Intel profit slides on costs related to layoffs

Intel CEO Brian Krzanich
Intel CEO Brian Krzanich speaks at an Intel IoT event in San Francisco on Nov. 3, 2015 Credit: James Niccolai

Sales were up in its data center division but down in client computing


Intel's profit dropped sharply last quarter due to heavy costs from a restructuring announced in April, though sales were up thanks to the company's powerful data center group.

Intel's profit for the quarter, ended July 2, was $1.3 billion, down from $2.7 billion a year earlier, the company announced Wednesday. Revenue climbed 3 percent to $13.5 billion.

Intel said in April that it would axe 12,000 jobs worldwide, or 11 percent of its staff, in a plan to cut costs and focus on growing businesses like server processors and chips for the internet of things.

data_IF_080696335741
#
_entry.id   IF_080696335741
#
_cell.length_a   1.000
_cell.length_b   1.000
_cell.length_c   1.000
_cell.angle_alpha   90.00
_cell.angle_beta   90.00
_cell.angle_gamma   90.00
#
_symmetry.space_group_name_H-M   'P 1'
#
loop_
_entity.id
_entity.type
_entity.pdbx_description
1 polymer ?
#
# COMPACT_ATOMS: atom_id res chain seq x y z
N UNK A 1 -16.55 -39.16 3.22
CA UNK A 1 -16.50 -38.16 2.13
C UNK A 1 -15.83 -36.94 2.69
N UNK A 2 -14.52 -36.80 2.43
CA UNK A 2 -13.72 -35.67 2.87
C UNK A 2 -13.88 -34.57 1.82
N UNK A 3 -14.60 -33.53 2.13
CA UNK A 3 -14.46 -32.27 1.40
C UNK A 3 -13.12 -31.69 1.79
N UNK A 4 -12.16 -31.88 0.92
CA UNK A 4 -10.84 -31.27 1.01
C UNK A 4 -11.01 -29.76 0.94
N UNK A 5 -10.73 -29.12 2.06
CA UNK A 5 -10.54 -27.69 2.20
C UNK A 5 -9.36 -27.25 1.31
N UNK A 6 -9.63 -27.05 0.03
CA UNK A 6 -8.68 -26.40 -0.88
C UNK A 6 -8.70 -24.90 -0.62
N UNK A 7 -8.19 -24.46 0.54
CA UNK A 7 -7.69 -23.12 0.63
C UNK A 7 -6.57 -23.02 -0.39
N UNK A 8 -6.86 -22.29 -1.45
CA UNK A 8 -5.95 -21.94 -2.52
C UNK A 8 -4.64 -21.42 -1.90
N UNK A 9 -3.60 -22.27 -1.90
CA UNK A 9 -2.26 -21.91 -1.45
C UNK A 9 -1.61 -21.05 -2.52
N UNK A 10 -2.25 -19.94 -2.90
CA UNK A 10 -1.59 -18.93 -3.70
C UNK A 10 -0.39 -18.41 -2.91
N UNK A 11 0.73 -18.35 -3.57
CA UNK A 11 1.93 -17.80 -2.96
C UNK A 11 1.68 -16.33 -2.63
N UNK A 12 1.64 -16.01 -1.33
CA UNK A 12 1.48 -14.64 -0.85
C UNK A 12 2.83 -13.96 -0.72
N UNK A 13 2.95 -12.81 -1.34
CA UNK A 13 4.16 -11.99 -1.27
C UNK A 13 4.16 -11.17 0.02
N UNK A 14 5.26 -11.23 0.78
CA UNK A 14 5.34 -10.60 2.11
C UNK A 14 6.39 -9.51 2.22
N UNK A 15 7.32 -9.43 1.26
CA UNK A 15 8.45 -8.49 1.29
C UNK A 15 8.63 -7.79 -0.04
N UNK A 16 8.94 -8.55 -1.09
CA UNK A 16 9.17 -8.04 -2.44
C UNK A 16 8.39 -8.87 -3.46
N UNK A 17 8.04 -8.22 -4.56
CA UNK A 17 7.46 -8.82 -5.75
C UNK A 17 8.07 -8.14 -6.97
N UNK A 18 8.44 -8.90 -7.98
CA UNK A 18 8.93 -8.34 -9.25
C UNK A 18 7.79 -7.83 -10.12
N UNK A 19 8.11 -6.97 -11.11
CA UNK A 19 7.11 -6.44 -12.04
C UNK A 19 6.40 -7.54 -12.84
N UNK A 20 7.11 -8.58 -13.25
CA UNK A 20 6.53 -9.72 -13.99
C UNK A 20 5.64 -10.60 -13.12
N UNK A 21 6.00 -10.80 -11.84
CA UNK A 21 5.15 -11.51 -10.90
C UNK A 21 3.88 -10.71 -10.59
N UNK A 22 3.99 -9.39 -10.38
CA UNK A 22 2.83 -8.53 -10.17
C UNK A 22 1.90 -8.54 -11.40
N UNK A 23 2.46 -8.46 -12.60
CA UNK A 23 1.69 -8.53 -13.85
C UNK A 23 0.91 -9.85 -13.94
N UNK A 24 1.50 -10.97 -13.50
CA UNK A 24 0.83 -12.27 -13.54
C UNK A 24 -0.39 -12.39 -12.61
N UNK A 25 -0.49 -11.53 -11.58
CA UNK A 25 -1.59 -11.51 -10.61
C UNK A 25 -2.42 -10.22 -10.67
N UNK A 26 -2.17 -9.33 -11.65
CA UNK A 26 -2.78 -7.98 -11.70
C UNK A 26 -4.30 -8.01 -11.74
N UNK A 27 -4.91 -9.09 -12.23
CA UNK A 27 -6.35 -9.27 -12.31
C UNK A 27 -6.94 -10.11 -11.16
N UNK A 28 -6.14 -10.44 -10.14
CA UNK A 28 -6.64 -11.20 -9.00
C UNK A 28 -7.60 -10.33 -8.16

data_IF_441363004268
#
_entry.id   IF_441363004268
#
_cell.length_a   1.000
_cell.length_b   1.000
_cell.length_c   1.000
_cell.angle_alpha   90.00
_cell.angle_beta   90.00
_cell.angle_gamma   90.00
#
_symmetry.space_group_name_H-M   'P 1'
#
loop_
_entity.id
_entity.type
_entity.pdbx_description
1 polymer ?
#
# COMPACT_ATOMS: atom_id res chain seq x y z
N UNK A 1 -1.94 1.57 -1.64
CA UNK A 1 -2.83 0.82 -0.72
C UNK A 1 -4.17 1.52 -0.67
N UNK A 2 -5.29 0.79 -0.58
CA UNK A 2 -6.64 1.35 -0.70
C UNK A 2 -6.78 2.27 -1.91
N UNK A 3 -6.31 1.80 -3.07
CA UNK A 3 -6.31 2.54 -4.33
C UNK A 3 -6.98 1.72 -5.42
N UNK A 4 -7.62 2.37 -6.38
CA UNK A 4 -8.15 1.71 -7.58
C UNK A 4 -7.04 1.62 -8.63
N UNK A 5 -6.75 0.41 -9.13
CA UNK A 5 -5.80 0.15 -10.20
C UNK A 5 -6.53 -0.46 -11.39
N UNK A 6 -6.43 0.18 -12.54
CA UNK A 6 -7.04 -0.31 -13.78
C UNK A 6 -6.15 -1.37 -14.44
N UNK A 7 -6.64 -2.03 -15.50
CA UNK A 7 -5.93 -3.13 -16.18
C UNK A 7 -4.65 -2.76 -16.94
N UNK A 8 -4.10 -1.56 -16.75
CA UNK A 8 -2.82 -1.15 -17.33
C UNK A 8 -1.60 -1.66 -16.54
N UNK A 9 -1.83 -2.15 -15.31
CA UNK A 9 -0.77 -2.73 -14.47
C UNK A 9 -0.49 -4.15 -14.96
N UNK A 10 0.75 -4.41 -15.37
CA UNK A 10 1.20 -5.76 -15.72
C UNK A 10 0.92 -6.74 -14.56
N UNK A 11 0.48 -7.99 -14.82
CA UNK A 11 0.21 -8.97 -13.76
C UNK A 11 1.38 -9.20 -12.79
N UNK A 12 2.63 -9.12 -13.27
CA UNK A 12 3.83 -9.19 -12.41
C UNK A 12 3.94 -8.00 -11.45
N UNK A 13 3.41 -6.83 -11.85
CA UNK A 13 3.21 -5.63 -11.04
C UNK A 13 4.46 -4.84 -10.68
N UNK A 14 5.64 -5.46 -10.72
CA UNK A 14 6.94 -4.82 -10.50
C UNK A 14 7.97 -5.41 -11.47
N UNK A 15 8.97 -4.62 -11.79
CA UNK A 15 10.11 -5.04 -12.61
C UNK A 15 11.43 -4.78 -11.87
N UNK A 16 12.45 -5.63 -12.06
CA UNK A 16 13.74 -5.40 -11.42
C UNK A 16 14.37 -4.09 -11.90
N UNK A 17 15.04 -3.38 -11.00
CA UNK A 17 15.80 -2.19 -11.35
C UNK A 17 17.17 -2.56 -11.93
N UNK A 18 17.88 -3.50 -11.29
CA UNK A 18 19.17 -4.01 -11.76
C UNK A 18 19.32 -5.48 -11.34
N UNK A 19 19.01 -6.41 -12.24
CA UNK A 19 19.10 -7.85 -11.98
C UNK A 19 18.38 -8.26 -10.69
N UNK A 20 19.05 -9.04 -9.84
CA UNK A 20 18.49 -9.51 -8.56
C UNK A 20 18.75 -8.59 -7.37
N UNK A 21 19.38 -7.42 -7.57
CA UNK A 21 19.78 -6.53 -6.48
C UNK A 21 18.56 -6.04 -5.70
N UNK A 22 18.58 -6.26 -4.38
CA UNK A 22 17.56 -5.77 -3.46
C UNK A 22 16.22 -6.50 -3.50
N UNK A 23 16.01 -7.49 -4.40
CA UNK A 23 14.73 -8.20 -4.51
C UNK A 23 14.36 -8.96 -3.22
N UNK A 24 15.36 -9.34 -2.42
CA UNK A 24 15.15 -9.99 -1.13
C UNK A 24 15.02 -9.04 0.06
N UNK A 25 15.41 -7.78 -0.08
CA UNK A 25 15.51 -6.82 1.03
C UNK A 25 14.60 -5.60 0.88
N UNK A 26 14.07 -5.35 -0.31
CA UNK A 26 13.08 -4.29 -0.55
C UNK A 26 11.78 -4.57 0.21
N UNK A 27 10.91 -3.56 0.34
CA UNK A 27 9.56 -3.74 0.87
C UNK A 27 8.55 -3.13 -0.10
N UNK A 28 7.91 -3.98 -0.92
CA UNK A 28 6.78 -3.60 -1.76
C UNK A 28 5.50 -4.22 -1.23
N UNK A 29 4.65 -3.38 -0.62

In the process, it canceled the development of low-power Atom processors and more or less gave up on the smartphone and tablet markets -- areas where it's never done well.

As a result of those changes, Intel said Wednesday it recorded restructuring costs of $1.4 billion, which is what caused its profit last quarter to fall.

Results elsewhere were mixed. Revenue from Intel's data center group, which sells Xeon server chips, were up 5 percent from last year, to $4.0 billion.

However, revenue from its client computing group, which makes chips for PCs and mobile devices, was down 3 percent to $7.3 billion, Intel said.

Its IoT group produced sales of $572 million, up 2 percent year over year.

On an adjusted basis, factoring out the restructuring costs, Intel's earnings came in at $0.59 a share, better than the $0.53 analysts had been expecting. The revenue figure was roughly on target.

“Second-quarter revenue matched our outlook, and profitability was better than we expected," CEO Brian Krzanich said in a statement.

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